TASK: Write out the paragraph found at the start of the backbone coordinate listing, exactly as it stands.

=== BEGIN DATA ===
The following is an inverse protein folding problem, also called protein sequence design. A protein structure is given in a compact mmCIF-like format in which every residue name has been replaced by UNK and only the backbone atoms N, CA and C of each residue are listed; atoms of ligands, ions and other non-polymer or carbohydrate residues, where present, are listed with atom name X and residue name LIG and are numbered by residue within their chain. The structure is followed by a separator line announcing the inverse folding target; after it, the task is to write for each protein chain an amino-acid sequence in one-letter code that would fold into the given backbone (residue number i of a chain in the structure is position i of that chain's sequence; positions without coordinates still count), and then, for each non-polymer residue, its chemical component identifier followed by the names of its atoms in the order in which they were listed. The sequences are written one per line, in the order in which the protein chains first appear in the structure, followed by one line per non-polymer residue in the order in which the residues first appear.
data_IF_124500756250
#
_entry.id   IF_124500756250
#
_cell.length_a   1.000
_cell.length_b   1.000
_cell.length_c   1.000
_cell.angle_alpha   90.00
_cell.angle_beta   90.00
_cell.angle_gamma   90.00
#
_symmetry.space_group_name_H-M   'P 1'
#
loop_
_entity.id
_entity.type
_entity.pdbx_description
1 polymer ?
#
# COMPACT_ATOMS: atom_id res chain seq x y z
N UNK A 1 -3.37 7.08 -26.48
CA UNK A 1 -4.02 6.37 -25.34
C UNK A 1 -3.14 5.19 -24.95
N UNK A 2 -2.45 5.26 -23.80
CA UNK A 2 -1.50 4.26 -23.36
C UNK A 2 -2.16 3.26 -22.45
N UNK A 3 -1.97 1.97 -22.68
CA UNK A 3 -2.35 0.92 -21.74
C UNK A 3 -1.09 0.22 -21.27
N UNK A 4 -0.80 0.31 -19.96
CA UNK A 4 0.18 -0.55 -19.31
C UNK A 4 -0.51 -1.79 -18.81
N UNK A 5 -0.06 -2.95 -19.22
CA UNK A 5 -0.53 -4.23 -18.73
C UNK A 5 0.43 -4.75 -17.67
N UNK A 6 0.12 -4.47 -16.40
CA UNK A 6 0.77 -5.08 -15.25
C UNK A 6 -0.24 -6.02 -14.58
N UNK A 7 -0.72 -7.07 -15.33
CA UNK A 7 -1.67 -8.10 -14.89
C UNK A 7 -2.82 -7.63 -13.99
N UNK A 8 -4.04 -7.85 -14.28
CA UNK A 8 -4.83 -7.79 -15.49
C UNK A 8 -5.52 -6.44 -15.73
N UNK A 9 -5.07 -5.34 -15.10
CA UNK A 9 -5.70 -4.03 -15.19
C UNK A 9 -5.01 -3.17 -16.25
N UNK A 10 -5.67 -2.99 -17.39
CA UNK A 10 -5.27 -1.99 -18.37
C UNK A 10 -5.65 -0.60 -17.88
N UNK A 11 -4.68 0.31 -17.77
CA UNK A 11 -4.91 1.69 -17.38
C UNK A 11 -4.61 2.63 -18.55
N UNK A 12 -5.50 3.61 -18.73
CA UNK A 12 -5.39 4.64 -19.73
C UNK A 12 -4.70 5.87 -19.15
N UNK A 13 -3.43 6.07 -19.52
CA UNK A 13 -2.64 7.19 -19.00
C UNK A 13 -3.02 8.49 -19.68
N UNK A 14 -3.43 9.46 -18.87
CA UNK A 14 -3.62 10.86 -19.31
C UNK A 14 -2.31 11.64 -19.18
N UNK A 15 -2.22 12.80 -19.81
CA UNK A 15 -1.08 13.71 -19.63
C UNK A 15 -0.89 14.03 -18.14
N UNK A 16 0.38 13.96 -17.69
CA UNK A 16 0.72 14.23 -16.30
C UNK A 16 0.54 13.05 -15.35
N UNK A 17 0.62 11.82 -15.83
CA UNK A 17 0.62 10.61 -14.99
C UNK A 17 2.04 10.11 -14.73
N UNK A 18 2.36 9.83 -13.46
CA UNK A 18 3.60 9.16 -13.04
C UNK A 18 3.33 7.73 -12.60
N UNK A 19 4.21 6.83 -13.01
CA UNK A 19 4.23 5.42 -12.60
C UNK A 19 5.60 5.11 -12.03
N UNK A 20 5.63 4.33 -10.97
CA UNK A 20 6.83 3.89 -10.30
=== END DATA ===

The following is an inverse protein folding problem, also called protein sequence design. A protein structure is given in a compact mmCIF-like format in which every residue name has been replaced by UNK and only the backbone atoms N, CA and C of each residue are listed; atoms of ligands, ions and other non-polymer or carbohydrate residues, where present, are listed with atom name X and residue name LIG and are numbered by residue within their chain. The structure is followed by a separator line announcing the inverse folding target; after it, the task is to write for each protein chain an amino-acid sequence in one-letter code that would fold into the given backbone (residue number i of a chain in the structure is position i of that chain's sequence; positions without coordinates still count), and then, for each non-polymer residue, its chemical component identifier followed by the names of its atoms in the order in which they were listed. The sequences are written one per line, in the order in which the protein chains first appear in the structure, followed by one line per non-polymer residue in the order in which the residues first appear.